Whereas, traffic enforcement is not a good stand-in for education, and education for all street users is insufficient; and
Whereas other types of traffic enforcement, including surveillance and facial recognition technologies, also worsen racial disparities; and
Whereas, Minnesota laws governing fees and fines create poverty penalties and traps, with a minimum $75 fee attached to fines for all moving violations, and Harvard Law School’s Criminal Justice Policy Program calls for the elimination of mandatory fees and surcharges as poverty traps that disproportionately impact low-income communities—which in Minneapolis are also largely communities of color; and
Whereas, Minneapolis has a legacy of street design in low income communities and communities of color that encourage more and worse speeding and thus more enforcement penalties; and
Whereas, case studies of other cities that have used enforcement as a strategy to eliminate biking, rolling, and walking fatalities have seen mixed results at best, and at worst have seen no improvements to biking, rolling, and walking safety while creating or amplifying racial disparities; and
Whereas, enforcement happens at an individual level after the fact, diverts resources away from system-wide preventative actions, encourages people driving to focus on avoiding penalties as their main deterrent instead of reminding people of the responsibility they have to demonstrate care for people walking, rolling and biking, and serves to distract from spending energy on exploring new strategies that don’t reinforce disparate outcomes based on race and income; and
Whereas, driver behavior in Minneapolis is also a serious concern, causing injury and deaths, including among people walking, rolling, and biking; and
Whereas, Minneapolis residents are concerned about the safety of their streets, and the dangerous behavior of drivers; and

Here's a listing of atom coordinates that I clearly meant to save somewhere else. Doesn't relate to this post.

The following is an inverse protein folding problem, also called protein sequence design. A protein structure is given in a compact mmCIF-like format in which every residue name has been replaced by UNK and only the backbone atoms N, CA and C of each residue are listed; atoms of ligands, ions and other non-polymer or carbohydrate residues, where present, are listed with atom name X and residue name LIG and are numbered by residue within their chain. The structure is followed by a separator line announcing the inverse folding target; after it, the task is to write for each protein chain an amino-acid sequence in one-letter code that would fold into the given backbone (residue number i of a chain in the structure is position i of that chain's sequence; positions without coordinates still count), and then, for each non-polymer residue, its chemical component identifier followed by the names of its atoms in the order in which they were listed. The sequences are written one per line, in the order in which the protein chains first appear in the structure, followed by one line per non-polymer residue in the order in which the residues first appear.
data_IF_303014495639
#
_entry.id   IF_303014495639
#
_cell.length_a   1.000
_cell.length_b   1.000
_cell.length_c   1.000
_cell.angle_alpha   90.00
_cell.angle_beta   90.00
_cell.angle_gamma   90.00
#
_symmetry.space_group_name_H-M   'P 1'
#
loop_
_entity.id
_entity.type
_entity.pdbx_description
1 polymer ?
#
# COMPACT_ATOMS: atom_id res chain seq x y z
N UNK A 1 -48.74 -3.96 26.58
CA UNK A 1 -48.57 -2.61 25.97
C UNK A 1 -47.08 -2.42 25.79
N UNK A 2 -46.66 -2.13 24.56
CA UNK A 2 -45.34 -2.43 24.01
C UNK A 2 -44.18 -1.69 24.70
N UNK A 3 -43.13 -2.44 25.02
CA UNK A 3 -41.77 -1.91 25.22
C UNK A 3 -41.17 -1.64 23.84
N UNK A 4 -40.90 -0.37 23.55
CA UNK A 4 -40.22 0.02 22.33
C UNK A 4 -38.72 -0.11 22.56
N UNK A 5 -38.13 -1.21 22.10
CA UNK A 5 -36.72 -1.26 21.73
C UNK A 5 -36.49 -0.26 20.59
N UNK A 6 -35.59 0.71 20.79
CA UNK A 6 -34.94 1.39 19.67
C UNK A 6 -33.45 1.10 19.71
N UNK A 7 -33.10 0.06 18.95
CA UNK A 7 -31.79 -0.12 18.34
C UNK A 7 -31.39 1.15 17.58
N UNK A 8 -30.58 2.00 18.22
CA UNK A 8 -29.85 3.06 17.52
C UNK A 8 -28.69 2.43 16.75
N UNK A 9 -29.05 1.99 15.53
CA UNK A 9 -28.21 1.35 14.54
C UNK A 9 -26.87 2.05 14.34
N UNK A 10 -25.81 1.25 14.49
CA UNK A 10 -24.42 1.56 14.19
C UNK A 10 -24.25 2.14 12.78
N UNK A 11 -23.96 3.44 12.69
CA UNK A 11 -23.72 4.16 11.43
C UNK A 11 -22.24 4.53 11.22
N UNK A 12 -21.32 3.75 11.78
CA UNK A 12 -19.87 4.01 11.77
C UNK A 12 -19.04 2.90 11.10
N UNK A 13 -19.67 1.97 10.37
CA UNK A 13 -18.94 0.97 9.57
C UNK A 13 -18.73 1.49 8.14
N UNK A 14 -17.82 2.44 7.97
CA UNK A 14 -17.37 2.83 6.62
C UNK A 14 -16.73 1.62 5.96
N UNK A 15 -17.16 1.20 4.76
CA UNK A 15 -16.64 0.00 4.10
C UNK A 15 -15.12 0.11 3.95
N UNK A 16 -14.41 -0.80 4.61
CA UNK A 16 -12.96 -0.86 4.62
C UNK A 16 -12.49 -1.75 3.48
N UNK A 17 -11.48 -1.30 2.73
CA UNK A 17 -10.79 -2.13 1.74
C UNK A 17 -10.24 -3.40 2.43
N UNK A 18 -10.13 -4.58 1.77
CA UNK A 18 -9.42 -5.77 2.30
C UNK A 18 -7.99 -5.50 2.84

Whereas, the current approach to public safety has not been effective in ensuring that drivers behave safely and conscientiously, or effective of holding drivers accountable for the negative impact of crashes; and
Whereas, people who walk, bike, roll, and use transit should have the opportunity to determine how our City approaches public safety in public spaces, and a ballot referendum is a far-reaching, efficient way to reach many people at once;
Now, Therefore, Be it Resolved by the Minneapolis Bicycle Advisory Committee,
That the Minneapolis Bicycle Advisory Committee joins Reclaim the Block, Black Visions Collective, and thousands of Minneapolis residents calling for a transformative re-envisioning of public safety in Minneapolis, in a way that de-centers the role of policing in community safety. The BAC supports the Council’s commitment to a year-long engagement on the future of community safety, and requests that this engagement include a focus on re-envisioning the way we provide safety for people walking, rolling and biking.
Be it further Resolved that the BAC requests that the Enforcement sections of the Vision Zero Action Plan (Safe Streets strategy 1.3 and and Safe People strategies 4.1 through 4.7) be removed at this time, and replaced with a more holistic, comprehensive approach to addressing unsafe behaviors by street users when the City’s year-long engagement on the future of community safety is complete and a new model for community safety has been put in place.
Be it further resolved that the BAC requests that the City Council move funding from police, including funding for traffic enforcement by MPD, to invest in strategies that address the root causes of violence and community instability, and in building safer streets for people walking, rolling, and biking.
Be it further resolved that the BAC supports placing the Charter amendment put forward by the City Council on the ballot for the election taking place November 3rd, 2020.